Linked by snydeq on Wed 6th Jan 2010 20:08 UTC
Google InfoWorld's Galen Gruman writes that the main potential game-changing attribute of the Nexus One - that Google is selling the device direct - does nothing to move the industry past carrier lock-in. "At first, I wanted to credit Google for making a tentative step in the direction of smartphone freedom. But that step is so tentative and ineffectual that frankly I think it's a cynical fig leaf covering the usual practices," Gruman writes. At issue is a political battle regarding walled gardens in the U.S. cellular market, a fight that will take years to result in any true consumer freedom. "The only way we'll ever get the ability to choose a smartphone and carrier independently is for the platform providers that count - Apple, Google, and RIM - to first develop only multiband 'world' smartphones and then refuse to sell their devices (or in Google's case, use its Android license to forbid the sale of devices) to carriers that block or interfere with device portability."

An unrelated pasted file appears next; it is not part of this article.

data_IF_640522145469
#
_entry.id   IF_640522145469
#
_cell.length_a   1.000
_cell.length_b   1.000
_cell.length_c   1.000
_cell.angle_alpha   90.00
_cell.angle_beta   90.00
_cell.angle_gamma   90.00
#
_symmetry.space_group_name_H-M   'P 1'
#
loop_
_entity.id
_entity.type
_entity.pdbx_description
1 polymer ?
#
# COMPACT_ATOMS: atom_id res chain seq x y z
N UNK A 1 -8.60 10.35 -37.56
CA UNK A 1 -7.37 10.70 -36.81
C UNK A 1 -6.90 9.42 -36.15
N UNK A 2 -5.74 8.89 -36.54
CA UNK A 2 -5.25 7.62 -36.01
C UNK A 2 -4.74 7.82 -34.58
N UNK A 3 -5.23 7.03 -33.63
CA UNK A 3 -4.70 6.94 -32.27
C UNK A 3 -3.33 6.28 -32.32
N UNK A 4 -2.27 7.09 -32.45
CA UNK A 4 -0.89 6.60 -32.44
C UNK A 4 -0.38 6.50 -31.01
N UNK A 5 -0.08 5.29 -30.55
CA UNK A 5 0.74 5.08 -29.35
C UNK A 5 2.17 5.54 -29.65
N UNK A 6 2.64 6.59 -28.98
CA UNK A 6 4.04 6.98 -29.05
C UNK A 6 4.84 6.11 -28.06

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RE[4]: The title says it all...
by Laurence on Thu 7th Jan 2010 10:27 UTC in reply to "RE[3]: The title says it all..."
Laurence
Member since:
2007-03-26

No, you can't dream those dreams. They are anti-capitalist. ;)


Not necessarily.
VoIP providers could start charging for WiFi calls (they'd have to if just to maintain the WiFi infrastructure and pay for the bandwidth) and calls to non-VoIP numbers such as home land lines, offices and call centres would still cost money.

There is definitely a potential industry there but it would require such a drastic change in infrastructure, user handsets and business models that I can't see it ever being pushed forward.

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